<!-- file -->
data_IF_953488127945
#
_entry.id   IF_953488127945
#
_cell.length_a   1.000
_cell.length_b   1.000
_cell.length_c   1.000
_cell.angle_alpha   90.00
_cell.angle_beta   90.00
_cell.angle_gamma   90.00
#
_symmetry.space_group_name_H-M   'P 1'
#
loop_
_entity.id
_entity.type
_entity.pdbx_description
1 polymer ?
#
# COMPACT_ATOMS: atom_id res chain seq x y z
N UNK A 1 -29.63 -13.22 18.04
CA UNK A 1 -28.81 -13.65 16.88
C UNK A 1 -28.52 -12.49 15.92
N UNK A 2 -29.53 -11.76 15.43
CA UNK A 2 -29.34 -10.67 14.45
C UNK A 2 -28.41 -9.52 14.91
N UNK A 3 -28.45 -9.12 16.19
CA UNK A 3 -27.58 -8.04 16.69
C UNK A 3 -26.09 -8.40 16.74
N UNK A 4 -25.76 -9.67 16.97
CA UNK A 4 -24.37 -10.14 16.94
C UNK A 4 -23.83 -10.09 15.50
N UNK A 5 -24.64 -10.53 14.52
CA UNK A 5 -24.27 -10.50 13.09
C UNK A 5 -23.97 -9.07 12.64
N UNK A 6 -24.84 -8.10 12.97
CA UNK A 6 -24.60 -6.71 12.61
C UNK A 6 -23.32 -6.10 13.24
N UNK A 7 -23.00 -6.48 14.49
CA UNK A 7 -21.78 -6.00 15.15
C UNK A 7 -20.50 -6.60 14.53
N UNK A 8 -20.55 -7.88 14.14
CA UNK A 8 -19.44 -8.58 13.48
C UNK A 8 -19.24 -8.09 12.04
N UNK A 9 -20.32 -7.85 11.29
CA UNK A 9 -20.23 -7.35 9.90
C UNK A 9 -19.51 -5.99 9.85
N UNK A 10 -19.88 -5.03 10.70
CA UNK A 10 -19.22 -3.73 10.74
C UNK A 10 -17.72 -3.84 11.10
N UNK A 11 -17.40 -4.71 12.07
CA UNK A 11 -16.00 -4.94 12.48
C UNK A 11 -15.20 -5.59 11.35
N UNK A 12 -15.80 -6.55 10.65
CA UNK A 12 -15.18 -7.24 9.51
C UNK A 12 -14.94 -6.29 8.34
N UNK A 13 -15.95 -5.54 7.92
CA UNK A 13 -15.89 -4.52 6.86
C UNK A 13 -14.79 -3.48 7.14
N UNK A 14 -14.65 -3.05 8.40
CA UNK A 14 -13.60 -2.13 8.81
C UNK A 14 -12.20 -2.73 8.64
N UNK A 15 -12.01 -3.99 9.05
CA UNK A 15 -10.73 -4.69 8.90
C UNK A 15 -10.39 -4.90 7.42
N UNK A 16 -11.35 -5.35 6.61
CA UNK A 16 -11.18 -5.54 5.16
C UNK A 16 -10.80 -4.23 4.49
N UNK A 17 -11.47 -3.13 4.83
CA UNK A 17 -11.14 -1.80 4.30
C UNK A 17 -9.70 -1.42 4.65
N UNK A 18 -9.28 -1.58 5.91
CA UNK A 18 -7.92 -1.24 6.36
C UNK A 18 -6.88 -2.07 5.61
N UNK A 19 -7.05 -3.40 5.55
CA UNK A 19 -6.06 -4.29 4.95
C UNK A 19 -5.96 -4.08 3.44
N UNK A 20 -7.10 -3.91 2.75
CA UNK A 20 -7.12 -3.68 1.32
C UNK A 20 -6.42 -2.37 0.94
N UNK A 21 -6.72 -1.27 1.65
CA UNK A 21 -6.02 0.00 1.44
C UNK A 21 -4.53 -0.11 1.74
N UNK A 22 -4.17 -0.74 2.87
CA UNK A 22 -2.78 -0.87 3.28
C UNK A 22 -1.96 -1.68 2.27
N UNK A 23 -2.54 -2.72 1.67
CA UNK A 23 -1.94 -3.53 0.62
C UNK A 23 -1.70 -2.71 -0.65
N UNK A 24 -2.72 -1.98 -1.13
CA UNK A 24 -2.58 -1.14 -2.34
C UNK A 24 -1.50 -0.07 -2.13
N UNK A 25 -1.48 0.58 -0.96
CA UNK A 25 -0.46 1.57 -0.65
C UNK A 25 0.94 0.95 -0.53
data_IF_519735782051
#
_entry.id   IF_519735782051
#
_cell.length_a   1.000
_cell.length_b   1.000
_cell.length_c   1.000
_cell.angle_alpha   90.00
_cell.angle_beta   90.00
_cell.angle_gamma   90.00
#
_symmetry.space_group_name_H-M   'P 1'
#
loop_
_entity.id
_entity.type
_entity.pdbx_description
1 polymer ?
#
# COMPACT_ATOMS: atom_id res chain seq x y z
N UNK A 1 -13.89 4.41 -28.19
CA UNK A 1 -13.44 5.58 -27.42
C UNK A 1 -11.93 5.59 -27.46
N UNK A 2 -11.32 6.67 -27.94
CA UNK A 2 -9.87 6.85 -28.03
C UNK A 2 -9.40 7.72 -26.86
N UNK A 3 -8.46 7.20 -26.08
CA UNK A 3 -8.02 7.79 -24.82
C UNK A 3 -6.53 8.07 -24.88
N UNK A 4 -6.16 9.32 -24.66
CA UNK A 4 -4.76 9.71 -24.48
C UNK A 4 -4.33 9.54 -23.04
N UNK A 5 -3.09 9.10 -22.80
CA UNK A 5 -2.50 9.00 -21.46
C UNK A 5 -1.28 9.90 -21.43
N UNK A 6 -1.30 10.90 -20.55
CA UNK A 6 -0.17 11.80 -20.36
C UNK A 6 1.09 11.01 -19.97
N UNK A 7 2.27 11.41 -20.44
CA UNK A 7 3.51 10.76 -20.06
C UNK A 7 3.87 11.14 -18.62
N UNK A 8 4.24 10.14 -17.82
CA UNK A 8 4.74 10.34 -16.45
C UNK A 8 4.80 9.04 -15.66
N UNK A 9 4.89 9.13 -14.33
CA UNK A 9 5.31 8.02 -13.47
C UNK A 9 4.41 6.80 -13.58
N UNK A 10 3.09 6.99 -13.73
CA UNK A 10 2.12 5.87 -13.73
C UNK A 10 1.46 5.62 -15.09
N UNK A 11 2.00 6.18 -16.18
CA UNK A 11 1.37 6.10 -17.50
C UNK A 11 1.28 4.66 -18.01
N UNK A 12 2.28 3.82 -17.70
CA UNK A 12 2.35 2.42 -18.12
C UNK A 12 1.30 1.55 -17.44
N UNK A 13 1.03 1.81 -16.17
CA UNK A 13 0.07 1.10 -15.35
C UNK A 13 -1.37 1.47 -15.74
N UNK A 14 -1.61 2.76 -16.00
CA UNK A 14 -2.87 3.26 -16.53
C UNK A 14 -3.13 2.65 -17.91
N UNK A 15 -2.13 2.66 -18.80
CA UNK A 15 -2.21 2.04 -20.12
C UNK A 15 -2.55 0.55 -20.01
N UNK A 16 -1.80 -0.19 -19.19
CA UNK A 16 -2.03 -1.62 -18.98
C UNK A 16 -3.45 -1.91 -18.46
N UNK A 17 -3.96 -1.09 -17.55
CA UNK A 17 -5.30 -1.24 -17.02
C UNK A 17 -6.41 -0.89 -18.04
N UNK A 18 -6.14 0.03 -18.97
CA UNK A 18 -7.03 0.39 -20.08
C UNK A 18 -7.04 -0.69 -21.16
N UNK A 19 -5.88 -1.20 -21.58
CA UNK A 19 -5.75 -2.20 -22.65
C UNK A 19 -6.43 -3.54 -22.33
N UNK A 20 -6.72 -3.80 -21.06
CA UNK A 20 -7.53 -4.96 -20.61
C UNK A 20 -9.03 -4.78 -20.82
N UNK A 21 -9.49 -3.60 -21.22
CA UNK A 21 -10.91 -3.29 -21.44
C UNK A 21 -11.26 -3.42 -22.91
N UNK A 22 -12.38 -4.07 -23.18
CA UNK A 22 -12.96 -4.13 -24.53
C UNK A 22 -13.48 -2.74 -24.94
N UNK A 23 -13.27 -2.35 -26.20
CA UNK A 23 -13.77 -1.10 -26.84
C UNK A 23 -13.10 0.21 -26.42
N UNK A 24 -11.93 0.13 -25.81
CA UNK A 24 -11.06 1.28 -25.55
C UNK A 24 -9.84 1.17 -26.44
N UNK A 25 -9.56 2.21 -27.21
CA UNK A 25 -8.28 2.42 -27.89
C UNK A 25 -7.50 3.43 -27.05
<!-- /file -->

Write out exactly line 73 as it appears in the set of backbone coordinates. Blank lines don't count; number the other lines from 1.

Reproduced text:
CA UNK A 18 -7.92 -1.24 6.36